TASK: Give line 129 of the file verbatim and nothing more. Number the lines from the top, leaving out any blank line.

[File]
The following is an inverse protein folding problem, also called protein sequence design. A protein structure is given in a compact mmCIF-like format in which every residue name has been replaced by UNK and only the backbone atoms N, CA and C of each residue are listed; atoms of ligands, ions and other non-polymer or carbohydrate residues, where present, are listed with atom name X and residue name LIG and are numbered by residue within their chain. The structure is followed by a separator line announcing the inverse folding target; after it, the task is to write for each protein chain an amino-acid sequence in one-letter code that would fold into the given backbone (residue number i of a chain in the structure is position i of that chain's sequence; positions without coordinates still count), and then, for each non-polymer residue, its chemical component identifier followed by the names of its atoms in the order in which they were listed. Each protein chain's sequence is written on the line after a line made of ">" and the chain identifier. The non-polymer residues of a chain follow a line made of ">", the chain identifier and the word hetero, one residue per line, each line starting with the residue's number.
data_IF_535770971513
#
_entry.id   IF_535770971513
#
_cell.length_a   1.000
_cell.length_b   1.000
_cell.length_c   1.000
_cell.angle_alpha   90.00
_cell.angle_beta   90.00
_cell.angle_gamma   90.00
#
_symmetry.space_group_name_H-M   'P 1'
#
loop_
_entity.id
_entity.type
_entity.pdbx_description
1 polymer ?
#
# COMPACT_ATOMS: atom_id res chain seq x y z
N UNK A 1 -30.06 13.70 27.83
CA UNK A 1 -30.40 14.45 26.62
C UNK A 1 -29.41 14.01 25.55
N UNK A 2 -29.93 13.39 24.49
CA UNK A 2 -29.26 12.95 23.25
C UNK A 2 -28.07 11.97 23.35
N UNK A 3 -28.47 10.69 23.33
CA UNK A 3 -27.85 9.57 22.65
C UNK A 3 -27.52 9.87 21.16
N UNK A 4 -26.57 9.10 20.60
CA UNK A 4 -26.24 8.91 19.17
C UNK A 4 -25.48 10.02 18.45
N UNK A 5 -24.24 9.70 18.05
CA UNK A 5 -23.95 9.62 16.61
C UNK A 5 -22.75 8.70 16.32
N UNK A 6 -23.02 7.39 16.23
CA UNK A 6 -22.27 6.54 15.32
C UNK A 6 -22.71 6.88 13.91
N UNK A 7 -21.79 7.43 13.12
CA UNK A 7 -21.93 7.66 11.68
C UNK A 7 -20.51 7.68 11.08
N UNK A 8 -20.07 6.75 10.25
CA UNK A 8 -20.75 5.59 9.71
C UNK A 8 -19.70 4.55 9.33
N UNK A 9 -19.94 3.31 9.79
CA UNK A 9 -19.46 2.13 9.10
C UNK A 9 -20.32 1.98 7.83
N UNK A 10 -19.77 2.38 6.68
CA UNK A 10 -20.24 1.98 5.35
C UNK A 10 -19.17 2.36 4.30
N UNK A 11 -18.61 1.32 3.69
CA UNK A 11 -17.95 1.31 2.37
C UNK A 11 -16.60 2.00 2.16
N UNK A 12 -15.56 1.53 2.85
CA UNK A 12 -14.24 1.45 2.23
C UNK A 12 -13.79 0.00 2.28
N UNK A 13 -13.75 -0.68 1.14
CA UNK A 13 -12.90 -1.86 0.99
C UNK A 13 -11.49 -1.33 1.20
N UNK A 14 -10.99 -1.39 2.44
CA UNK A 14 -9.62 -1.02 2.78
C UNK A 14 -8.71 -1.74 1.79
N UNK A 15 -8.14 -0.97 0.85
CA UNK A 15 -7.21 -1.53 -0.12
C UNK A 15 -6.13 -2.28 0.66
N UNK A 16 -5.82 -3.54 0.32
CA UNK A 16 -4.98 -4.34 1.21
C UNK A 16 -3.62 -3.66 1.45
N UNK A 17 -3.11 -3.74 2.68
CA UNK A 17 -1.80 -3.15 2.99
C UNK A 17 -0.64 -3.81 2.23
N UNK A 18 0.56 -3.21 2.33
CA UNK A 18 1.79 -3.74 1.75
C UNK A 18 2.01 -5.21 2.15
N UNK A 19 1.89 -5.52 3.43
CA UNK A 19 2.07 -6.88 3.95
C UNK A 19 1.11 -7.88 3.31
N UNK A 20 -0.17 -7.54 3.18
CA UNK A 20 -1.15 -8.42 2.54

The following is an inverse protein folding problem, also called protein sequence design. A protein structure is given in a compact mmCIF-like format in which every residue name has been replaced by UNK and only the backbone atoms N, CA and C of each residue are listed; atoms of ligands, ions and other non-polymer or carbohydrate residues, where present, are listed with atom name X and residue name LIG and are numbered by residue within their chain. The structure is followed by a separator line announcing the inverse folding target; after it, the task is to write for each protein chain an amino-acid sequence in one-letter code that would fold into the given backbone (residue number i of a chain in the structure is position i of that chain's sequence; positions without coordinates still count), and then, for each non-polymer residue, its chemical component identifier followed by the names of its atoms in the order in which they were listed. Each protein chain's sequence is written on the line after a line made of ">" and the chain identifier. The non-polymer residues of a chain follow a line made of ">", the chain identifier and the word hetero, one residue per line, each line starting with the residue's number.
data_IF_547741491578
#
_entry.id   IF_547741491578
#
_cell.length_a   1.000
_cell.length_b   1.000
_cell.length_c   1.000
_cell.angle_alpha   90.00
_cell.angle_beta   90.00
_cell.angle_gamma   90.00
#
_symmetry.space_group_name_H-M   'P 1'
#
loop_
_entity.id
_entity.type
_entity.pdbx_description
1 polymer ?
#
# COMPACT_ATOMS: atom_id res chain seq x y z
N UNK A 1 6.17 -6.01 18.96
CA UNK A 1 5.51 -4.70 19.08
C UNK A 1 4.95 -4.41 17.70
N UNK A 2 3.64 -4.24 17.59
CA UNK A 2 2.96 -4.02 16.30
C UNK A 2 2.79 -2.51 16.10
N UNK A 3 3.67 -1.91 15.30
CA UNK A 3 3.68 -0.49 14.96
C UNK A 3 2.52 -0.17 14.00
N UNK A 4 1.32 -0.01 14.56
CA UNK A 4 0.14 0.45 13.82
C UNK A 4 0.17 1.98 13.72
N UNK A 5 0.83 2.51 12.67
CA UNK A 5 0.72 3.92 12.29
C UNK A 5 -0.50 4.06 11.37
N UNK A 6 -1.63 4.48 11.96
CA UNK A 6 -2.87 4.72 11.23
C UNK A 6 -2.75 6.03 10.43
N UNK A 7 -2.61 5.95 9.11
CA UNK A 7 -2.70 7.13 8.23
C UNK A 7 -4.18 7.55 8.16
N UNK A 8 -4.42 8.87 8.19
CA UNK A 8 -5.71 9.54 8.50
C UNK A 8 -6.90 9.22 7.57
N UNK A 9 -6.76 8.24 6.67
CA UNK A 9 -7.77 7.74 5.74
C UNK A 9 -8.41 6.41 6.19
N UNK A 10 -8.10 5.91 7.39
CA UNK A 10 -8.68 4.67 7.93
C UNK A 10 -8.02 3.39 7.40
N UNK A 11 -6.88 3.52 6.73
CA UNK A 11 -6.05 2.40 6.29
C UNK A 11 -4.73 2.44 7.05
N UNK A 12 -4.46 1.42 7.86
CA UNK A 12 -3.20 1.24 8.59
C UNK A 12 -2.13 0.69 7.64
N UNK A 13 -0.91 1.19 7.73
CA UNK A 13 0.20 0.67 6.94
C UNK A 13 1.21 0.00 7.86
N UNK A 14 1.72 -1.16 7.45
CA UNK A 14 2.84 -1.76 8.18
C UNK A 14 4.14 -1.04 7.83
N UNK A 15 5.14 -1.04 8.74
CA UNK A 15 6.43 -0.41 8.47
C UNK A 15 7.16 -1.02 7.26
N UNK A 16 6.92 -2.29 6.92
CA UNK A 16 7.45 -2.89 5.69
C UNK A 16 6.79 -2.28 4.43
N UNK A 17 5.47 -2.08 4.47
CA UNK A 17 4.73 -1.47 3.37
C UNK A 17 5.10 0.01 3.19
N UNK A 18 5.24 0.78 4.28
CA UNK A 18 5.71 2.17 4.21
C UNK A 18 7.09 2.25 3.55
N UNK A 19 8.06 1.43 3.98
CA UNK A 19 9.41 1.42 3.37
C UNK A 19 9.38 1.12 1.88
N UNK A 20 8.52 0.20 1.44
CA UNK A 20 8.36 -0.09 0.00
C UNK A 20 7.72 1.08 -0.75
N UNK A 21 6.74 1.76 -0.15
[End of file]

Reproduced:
N UNK A 10 -8.10 5.91 7.39